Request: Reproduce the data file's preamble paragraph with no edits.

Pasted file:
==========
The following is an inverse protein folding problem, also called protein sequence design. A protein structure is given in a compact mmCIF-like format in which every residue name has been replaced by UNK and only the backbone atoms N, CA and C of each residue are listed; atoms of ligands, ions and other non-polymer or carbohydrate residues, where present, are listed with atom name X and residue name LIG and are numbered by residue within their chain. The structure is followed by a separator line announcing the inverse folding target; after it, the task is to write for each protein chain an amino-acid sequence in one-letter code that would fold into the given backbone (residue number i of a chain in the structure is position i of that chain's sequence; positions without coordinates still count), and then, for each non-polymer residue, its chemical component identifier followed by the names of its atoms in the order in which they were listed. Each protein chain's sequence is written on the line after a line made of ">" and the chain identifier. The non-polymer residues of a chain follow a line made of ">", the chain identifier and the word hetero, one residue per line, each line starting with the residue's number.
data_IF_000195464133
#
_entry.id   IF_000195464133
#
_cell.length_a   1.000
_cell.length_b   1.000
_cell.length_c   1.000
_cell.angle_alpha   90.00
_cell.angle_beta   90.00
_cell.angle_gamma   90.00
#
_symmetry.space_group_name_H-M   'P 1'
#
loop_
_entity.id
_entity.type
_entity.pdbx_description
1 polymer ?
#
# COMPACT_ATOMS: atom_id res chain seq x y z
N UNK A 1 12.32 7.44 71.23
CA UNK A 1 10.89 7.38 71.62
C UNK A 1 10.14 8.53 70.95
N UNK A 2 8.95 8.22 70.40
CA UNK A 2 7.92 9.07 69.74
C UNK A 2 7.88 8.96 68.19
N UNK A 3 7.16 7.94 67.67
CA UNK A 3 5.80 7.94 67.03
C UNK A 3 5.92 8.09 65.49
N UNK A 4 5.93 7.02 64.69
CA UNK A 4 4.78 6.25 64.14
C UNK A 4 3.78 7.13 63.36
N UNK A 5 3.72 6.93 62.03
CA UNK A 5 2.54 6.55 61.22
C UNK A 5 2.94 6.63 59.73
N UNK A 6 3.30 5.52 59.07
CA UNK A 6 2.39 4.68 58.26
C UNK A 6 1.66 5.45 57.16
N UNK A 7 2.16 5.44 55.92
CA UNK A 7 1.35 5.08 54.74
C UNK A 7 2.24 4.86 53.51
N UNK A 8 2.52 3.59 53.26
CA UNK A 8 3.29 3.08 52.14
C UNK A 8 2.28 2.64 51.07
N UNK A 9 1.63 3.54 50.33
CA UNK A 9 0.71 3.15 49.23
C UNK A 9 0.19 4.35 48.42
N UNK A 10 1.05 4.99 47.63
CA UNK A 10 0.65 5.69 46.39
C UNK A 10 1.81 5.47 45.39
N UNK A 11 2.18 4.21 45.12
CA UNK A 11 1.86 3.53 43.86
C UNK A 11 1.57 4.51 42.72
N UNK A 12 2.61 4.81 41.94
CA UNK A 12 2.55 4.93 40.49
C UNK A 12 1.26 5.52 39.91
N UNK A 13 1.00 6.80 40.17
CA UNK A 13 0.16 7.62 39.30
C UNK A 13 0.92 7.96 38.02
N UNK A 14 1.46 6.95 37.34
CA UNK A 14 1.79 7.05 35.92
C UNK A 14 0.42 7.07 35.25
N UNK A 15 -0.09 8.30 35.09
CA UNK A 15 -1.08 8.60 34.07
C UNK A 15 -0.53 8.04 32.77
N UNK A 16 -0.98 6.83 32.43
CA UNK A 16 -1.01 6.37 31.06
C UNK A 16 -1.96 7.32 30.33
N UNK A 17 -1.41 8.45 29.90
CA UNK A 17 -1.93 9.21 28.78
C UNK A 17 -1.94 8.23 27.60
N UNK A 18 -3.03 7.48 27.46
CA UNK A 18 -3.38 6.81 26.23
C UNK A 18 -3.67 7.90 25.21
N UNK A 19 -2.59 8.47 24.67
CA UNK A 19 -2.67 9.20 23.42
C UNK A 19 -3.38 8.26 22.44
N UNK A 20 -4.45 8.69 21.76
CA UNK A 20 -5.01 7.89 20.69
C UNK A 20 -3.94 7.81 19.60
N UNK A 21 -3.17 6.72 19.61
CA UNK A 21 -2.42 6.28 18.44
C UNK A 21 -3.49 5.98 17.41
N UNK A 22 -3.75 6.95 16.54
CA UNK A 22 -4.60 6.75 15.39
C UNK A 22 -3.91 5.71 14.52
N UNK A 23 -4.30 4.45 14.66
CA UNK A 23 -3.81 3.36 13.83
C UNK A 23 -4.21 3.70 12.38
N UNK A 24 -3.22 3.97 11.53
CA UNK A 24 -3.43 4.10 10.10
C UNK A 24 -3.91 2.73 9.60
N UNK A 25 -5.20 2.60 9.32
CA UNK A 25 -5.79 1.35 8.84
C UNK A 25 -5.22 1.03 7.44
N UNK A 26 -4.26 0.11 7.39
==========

The following is an inverse protein folding problem, also called protein sequence design. A protein structure is given in a compact mmCIF-like format in which every residue name has been replaced by UNK and only the backbone atoms N, CA and C of each residue are listed; atoms of ligands, ions and other non-polymer or carbohydrate residues, where present, are listed with atom name X and residue name LIG and are numbered by residue within their chain. The structure is followed by a separator line announcing the inverse folding target; after it, the task is to write for each protein chain an amino-acid sequence in one-letter code that would fold into the given backbone (residue number i of a chain in the structure is position i of that chain's sequence; positions without coordinates still count), and then, for each non-polymer residue, its chemical component identifier followed by the names of its atoms in the order in which they were listed. Each protein chain's sequence is written on the line after a line made of ">" and the chain identifier. The non-polymer residues of a chain follow a line made of ">", the chain identifier and the word hetero, one residue per line, each line starting with the residue's number.